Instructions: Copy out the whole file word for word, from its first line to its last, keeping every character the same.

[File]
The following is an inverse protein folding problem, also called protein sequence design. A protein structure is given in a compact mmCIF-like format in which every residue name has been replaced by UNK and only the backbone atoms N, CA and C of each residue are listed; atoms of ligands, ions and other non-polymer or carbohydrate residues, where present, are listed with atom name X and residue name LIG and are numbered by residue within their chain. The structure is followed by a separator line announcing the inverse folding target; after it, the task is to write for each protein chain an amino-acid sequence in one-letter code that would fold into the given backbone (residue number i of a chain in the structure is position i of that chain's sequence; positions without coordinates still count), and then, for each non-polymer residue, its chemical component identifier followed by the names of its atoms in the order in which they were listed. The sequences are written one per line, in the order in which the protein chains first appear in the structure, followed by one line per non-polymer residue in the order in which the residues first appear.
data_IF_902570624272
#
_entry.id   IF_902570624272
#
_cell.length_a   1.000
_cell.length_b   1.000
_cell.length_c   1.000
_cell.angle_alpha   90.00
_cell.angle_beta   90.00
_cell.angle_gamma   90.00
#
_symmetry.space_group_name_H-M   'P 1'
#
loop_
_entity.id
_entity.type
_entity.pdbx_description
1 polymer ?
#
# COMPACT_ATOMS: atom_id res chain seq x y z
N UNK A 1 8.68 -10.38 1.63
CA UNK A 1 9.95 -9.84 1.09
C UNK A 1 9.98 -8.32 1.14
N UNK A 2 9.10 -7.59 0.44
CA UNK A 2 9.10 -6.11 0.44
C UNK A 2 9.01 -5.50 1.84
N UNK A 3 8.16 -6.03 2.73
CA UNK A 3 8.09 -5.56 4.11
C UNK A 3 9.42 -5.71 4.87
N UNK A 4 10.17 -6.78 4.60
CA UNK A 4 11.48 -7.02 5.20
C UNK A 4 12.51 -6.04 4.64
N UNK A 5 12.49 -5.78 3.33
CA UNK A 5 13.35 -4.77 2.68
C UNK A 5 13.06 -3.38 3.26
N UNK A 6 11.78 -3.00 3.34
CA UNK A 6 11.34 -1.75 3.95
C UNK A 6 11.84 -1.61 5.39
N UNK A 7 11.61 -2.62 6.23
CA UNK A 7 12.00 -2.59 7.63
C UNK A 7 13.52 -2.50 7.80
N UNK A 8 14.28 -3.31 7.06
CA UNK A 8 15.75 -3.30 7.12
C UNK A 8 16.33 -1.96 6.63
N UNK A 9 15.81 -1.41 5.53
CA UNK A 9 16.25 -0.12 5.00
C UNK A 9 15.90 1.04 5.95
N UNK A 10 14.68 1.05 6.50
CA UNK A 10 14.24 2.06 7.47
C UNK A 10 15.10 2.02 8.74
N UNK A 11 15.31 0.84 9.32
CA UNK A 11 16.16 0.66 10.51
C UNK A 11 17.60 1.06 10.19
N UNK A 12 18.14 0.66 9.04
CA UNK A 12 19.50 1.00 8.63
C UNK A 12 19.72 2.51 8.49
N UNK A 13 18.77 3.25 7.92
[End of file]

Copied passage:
The following is an inverse protein folding problem, also called protein sequence design. A protein structure is given in a compact mmCIF-like format in which every residue name has been replaced by UNK and only the backbone atoms N, CA and C of each residue are listed; atoms of ligands, ions and other non-polymer or carbohydrate residues, where present, are listed with atom name X and residue name LIG and are numbered by residue within their chain. The structure is followed by a separator line announcing the inverse folding target; after it, the task is to write for each protein chain an amino-acid sequence in one-letter code that would fold into the given backbone (residue number i of a chain in the structure is position i of that chain's sequence; positions without coordinates still count), and then, for each non-polymer residue, its chemical component identifier followed by the names of its atoms in the order in which they were listed. The sequences are written one per line, in the order in which the protein chains first appear in the structure, followed by one line per non-polymer residue in the order in which the residues first appear.
data_IF_902570624272
#
_entry.id   IF_902570624272
#
_cell.length_a   1.000
_cell.length_b   1.000
_cell.length_c   1.000
_cell.angle_alpha   90.00
_cell.angle_beta   90.00
_cell.angle_gamma   90.00
#
_symmetry.space_group_name_H-M   'P 1'
#
loop_
_entity.id
_entity.type
_entity.pdbx_description
1 polymer ?
#
# COMPACT_ATOMS: atom_id res chain seq x y z
N UNK A 1 8.68 -10.38 1.63
CA UNK A 1 9.95 -9.84 1.09
C UNK A 1 9.98 -8.32 1.14
N UNK A 2 9.10 -7.59 0.44
CA UNK A 2 9.10 -6.11 0.44
C UNK A 2 9.01 -5.50 1.84
N UNK A 3 8.16 -6.03 2.73
CA UNK A 3 8.09 -5.56 4.11
C UNK A 3 9.42 -5.71 4.87
N UNK A 4 10.17 -6.78 4.60
CA UNK A 4 11.48 -7.02 5.20
C UNK A 4 12.51 -6.04 4.64
N UNK A 5 12.49 -5.78 3.33
CA UNK A 5 13.35 -4.77 2.68
C UNK A 5 13.06 -3.38 3.26
N UNK A 6 11.78 -3.00 3.34
CA UNK A 6 11.34 -1.75 3.95
C UNK A 6 11.84 -1.61 5.39
N UNK A 7 11.61 -2.62 6.23
CA UNK A 7 12.00 -2.59 7.63
C UNK A 7 13.52 -2.50 7.80
N UNK A 8 14.28 -3.31 7.06
CA UNK A 8 15.75 -3.30 7.12
C UNK A 8 16.33 -1.96 6.63
N UNK A 9 15.81 -1.41 5.53
CA UNK A 9 16.25 -0.12 5.00
C UNK A 9 15.90 1.04 5.95
N UNK A 10 14.68 1.05 6.50
CA UNK A 10 14.24 2.06 7.47
C UNK A 10 15.10 2.02 8.74
N UNK A 11 15.31 0.84 9.32
CA UNK A 11 16.16 0.66 10.51
C UNK A 11 17.60 1.06 10.19
N UNK A 12 18.14 0.66 9.04
CA UNK A 12 19.50 1.00 8.63
C UNK A 12 19.72 2.51 8.49
N UNK A 13 18.77 3.25 7.92